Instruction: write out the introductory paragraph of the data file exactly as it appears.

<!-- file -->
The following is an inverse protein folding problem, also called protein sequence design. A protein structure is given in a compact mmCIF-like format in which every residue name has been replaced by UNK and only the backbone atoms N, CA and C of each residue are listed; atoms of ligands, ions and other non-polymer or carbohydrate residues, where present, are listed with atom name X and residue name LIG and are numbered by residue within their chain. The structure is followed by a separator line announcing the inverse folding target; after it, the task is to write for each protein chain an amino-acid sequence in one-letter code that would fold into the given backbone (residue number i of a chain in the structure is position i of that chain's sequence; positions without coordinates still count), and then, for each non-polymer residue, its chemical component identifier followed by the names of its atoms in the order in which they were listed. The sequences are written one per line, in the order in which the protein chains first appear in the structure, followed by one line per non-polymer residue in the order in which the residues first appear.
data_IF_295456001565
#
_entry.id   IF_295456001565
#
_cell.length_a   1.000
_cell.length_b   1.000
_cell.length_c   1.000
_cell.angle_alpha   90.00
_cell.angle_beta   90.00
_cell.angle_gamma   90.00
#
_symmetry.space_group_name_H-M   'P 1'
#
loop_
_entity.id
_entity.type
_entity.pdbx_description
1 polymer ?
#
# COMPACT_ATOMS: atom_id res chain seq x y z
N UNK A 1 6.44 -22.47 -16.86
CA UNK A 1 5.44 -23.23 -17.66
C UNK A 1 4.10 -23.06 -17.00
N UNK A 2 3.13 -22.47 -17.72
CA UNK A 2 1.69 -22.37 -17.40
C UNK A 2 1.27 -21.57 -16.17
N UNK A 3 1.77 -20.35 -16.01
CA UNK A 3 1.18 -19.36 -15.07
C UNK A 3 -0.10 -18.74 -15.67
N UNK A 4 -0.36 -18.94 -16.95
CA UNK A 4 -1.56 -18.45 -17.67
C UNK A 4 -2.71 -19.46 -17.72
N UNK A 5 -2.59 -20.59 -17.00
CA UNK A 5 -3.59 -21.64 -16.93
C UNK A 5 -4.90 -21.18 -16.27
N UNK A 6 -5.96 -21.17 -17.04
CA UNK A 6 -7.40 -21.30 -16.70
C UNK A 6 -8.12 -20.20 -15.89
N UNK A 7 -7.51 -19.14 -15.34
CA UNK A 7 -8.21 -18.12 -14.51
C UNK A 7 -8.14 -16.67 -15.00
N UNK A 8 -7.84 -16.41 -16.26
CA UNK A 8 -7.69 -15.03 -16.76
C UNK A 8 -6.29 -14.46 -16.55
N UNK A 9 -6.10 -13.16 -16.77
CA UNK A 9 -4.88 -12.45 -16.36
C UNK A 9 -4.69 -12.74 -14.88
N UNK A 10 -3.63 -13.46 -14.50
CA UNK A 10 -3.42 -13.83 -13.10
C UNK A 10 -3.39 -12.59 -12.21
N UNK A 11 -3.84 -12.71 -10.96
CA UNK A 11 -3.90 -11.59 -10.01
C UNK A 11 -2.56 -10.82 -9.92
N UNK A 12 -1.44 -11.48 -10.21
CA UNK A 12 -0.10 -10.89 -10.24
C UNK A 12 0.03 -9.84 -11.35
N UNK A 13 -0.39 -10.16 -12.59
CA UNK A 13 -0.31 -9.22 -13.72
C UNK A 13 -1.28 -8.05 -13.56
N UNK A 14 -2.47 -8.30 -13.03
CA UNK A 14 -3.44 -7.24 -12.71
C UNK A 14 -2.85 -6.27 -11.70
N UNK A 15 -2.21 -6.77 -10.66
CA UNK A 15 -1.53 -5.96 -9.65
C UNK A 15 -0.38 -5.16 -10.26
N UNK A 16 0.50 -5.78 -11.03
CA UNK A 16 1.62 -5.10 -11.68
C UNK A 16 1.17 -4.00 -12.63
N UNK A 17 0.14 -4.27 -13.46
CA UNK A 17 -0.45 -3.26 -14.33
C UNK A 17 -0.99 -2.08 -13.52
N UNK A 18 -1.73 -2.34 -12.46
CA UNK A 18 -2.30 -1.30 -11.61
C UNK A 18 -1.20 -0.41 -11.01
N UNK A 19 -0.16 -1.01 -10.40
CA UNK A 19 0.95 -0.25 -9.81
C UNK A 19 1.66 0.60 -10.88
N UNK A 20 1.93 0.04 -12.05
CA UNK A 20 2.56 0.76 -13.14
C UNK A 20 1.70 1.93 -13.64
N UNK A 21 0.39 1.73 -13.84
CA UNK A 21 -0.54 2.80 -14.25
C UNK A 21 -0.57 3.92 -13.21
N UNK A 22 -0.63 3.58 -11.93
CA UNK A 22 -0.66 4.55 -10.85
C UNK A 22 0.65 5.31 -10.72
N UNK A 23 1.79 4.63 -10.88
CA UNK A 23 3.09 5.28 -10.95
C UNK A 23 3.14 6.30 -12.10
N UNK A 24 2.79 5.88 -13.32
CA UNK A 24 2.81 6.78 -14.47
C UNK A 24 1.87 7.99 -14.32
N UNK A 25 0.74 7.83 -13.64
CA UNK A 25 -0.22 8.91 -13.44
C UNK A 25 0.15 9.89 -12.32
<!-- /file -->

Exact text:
The following is an inverse protein folding problem, also called protein sequence design. A protein structure is given in a compact mmCIF-like format in which every residue name has been replaced by UNK and only the backbone atoms N, CA and C of each residue are listed; atoms of ligands, ions and other non-polymer or carbohydrate residues, where present, are listed with atom name X and residue name LIG and are numbered by residue within their chain. The structure is followed by a separator line announcing the inverse folding target; after it, the task is to write for each protein chain an amino-acid sequence in one-letter code that would fold into the given backbone (residue number i of a chain in the structure is position i of that chain's sequence; positions without coordinates still count), and then, for each non-polymer residue, its chemical component identifier followed by the names of its atoms in the order in which they were listed. The sequences are written one per line, in the order in which the protein chains first appear in the structure, followed by one line per non-polymer residue in the order in which the residues first appear.